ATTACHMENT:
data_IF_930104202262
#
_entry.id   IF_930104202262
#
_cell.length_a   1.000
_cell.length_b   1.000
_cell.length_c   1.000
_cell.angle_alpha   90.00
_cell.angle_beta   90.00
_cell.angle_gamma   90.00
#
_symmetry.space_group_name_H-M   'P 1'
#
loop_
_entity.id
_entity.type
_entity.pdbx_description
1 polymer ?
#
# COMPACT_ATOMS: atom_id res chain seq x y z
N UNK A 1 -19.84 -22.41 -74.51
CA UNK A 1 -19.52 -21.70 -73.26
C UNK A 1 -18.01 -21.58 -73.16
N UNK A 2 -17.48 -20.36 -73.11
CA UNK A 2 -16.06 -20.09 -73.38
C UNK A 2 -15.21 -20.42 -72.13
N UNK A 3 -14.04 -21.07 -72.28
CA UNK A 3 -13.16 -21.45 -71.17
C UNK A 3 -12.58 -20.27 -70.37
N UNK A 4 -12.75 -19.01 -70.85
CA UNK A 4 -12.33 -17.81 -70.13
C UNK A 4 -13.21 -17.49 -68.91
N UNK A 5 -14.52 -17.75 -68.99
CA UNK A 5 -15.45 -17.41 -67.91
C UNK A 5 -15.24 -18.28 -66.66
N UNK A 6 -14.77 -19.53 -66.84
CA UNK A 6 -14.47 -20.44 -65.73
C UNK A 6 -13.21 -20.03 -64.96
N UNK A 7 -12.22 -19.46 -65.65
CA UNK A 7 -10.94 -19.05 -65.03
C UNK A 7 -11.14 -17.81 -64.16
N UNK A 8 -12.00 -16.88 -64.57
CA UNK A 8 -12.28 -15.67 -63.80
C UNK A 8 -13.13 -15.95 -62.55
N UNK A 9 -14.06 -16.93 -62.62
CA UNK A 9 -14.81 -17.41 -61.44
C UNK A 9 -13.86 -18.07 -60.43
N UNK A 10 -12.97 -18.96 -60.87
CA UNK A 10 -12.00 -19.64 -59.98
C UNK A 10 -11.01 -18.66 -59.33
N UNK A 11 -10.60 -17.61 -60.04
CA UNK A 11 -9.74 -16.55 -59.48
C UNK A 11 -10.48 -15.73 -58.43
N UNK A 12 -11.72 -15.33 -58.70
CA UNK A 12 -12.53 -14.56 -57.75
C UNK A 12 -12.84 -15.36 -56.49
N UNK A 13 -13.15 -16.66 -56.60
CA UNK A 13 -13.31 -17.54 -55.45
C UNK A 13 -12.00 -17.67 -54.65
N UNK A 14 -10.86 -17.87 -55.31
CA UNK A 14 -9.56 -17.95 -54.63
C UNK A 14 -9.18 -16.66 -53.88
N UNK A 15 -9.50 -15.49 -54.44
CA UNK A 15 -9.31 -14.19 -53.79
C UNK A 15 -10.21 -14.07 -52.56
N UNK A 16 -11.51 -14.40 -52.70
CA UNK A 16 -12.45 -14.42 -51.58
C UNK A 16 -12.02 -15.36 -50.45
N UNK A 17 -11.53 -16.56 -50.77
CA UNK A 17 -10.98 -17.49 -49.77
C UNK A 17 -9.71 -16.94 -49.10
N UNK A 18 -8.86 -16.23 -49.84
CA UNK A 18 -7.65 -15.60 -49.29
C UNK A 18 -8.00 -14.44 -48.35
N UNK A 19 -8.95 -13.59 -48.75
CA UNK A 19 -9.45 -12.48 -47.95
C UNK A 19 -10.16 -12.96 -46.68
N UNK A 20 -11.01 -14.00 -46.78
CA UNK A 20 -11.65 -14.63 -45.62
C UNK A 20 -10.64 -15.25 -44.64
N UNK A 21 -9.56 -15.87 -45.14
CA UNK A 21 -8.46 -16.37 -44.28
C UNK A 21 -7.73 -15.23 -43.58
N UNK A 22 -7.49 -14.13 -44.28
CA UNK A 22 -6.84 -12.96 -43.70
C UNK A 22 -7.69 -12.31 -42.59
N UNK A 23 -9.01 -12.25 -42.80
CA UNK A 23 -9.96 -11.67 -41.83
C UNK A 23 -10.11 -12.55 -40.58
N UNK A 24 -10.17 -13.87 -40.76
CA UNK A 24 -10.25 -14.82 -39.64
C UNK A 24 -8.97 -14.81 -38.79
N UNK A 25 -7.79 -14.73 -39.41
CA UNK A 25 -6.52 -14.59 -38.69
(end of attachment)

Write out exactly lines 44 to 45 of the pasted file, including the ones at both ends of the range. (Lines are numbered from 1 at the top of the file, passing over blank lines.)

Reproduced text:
C UNK A 8 -13.13 -15.95 -62.55
N UNK A 9 -14.06 -16.93 -62.62